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I'm having difficulty finding a detailed proof for one of the most basic protocols in cryptography, that is the Schnorr protocol, or the sigma protocol for proving knowledge of a discrete log.

Most proofs I can find gloss over the running time of the extractor, or just assume the prover works with probability 1. But the prover could succeed with any probability $\epsilon > 1/2^\lambda$ and the extractor must operate in expected time $poly(\lambda)/(\epsilon-1/2^\lambda)$. Furthermore, the extractor has no control over the prover except what challenges it feeds to the prover (e.g. the prover's randomness is independent of the extractor). These criteria come from what I understand to be the commonly accepted definition of 'proof of knowledge' from On Defining Proofs of Knowledge.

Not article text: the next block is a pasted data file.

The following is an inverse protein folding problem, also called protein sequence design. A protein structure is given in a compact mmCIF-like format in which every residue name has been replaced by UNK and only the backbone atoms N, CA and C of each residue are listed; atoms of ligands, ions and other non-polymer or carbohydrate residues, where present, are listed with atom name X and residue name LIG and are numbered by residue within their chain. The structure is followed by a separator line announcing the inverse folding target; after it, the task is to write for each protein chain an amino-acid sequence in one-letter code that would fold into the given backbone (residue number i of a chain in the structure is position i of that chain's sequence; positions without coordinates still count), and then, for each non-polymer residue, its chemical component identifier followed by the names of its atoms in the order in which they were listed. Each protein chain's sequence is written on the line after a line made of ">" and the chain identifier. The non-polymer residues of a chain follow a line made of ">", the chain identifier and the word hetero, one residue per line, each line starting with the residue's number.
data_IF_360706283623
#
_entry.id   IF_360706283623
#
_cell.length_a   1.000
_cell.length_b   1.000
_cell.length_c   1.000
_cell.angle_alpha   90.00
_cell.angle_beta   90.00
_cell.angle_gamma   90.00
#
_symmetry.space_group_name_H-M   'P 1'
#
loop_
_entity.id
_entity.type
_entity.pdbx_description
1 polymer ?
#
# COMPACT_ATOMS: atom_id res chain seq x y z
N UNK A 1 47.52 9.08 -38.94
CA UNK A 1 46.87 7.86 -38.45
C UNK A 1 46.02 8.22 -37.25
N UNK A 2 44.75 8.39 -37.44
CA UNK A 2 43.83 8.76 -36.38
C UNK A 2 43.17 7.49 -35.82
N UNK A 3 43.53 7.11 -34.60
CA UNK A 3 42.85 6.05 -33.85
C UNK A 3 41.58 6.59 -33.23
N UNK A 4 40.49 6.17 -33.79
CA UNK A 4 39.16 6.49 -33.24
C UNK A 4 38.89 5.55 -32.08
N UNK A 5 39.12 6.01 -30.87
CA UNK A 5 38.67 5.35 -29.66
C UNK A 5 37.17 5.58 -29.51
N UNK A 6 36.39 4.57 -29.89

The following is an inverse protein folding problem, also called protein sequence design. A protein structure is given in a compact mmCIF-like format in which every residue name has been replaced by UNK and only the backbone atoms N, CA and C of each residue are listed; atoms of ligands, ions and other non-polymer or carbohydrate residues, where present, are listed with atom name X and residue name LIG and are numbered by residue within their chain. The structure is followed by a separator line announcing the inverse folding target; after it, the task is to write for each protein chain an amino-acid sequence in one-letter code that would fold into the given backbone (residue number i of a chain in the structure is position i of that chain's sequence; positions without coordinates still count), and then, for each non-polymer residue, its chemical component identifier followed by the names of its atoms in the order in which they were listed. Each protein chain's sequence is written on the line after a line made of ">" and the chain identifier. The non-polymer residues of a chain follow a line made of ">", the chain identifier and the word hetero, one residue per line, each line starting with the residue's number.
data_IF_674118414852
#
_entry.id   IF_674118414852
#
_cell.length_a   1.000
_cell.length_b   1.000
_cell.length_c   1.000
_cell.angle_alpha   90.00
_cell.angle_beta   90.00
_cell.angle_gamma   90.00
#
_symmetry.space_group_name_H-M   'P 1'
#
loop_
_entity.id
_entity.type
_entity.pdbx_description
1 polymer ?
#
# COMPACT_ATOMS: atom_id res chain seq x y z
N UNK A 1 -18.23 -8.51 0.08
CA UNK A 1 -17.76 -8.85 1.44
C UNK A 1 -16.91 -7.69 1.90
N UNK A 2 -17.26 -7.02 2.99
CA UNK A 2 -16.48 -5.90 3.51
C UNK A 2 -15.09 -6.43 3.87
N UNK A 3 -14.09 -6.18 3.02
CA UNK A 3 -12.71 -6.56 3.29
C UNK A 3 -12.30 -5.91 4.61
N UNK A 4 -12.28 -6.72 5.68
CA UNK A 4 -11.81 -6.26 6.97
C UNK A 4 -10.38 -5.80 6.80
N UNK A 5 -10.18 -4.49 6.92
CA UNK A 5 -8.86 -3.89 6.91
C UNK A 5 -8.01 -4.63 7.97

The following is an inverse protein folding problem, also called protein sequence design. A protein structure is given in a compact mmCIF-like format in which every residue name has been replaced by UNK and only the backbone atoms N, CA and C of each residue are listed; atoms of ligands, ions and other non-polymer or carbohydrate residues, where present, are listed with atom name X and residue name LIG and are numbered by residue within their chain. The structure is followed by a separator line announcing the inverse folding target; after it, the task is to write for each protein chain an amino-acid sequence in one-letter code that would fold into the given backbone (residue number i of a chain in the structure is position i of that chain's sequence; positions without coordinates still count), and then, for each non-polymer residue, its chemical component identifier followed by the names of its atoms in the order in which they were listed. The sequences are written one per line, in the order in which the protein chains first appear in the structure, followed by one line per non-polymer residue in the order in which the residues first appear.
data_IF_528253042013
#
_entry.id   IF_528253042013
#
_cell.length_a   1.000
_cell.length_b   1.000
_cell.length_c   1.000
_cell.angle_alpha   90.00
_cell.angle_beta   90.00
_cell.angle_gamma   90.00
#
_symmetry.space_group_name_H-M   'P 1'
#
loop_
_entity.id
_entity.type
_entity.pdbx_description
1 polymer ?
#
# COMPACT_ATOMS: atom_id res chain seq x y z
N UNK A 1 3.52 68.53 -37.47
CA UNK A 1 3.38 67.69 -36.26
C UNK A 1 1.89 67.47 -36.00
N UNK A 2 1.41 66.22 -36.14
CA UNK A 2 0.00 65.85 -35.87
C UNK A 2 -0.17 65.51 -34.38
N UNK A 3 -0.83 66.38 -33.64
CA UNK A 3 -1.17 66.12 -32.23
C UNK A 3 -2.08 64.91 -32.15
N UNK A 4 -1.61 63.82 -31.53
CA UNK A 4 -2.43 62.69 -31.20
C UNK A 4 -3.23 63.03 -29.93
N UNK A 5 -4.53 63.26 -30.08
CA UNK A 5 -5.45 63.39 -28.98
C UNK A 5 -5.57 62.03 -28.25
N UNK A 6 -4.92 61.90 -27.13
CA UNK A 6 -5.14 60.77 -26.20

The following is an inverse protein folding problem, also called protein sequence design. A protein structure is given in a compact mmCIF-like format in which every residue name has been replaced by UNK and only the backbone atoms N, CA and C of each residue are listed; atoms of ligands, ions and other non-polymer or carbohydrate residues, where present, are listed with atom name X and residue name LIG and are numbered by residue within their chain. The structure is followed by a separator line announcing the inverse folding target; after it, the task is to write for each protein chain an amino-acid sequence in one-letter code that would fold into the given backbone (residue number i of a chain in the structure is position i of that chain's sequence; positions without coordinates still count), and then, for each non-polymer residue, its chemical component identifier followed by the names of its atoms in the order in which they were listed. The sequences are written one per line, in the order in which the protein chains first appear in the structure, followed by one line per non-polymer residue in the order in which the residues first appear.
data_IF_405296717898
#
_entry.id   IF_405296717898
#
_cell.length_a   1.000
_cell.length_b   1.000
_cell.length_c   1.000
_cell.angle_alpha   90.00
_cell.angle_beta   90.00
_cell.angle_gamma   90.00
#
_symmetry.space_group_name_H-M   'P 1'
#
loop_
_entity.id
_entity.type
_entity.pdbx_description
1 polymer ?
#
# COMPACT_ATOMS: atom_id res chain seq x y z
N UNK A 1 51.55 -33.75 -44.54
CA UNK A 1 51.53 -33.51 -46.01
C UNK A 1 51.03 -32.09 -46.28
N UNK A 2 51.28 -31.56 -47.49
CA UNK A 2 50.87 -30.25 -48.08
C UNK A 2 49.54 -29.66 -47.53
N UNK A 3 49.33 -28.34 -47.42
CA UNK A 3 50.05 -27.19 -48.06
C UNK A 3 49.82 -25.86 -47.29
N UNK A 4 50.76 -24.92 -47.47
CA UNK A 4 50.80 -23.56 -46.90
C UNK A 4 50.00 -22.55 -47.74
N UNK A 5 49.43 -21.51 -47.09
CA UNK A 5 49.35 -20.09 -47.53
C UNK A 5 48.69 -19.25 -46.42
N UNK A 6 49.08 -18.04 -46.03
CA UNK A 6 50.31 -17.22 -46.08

Where can I find an acceptable proof that abides by these criteria?

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